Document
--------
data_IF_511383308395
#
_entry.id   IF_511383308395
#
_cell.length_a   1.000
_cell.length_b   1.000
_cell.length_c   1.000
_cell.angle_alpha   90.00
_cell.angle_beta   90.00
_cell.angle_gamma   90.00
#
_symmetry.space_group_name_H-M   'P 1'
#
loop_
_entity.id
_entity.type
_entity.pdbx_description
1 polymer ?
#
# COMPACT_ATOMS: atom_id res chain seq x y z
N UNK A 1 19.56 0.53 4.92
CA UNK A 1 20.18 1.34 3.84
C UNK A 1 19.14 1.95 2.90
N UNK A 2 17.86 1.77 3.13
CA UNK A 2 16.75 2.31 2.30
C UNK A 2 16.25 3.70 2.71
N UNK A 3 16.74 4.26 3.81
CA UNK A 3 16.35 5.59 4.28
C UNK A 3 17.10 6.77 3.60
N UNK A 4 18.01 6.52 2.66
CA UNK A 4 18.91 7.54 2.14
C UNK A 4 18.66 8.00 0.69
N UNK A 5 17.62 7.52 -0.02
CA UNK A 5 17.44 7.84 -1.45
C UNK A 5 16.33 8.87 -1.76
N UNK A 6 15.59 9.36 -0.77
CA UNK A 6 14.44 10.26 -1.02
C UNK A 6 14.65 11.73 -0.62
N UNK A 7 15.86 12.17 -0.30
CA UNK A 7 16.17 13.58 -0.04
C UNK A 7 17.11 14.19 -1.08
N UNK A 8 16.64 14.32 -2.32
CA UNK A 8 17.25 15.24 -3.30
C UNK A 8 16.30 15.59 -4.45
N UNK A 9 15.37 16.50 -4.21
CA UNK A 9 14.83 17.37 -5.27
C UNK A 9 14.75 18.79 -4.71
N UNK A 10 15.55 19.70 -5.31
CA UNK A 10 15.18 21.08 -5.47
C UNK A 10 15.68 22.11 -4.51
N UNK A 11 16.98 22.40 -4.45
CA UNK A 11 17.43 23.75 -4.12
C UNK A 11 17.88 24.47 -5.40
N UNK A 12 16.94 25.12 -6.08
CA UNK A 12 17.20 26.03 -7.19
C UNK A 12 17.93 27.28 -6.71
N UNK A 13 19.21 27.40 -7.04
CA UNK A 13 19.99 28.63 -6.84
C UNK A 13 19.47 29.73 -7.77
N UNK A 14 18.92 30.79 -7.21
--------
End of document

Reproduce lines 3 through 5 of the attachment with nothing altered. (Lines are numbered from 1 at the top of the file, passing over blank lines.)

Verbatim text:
_entry.id   IF_511383308395
#
_cell.length_a   1.000